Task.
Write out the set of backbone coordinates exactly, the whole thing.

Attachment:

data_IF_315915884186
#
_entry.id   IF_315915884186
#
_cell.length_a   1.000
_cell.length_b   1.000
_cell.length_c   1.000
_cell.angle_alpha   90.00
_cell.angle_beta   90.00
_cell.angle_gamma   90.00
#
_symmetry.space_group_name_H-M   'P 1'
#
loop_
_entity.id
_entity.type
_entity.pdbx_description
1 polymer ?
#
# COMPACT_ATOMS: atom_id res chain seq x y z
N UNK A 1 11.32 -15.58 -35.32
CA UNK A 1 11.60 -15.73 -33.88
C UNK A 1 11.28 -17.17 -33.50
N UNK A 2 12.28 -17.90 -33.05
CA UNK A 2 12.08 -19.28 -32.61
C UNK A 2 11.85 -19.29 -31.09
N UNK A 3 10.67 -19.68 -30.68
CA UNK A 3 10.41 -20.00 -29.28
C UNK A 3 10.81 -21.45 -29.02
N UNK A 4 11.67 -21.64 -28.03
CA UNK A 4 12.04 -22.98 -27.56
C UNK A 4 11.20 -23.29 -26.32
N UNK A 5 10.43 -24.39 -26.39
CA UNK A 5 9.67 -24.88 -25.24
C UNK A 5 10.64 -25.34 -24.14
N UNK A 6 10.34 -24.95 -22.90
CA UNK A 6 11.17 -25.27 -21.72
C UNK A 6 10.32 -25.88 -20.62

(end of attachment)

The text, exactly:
data_IF_315915884186
#
_entry.id   IF_315915884186
#
_cell.length_a   1.000
_cell.length_b   1.000
_cell.length_c   1.000
_cell.angle_alpha   90.00
_cell.angle_beta   90.00
_cell.angle_gamma   90.00
#
_symmetry.space_group_name_H-M   'P 1'
#
loop_
_entity.id
_entity.type
_entity.pdbx_description
1 polymer ?
#
# COMPACT_ATOMS: atom_id res chain seq x y z
N UNK A 1 11.32 -15.58 -35.32
CA UNK A 1 11.60 -15.73 -33.88
C UNK A 1 11.28 -17.17 -33.50
N UNK A 2 12.28 -17.90 -33.05
CA UNK A 2 12.08 -19.28 -32.61
C UNK A 2 11.85 -19.29 -31.09
N UNK A 3 10.67 -19.68 -30.68
CA UNK A 3 10.41 -20.00 -29.28
C UNK A 3 10.81 -21.45 -29.02
N UNK A 4 11.67 -21.64 -28.03
CA UNK A 4 12.04 -22.98 -27.56
C UNK A 4 11.20 -23.29 -26.32
N UNK A 5 10.43 -24.39 -26.39
CA UNK A 5 9.67 -24.88 -25.24
C UNK A 5 10.64 -25.34 -24.14
N UNK A 6 10.34 -24.95 -22.90
CA UNK A 6 11.17 -25.27 -21.72
C UNK A 6 10.32 -25.88 -20.62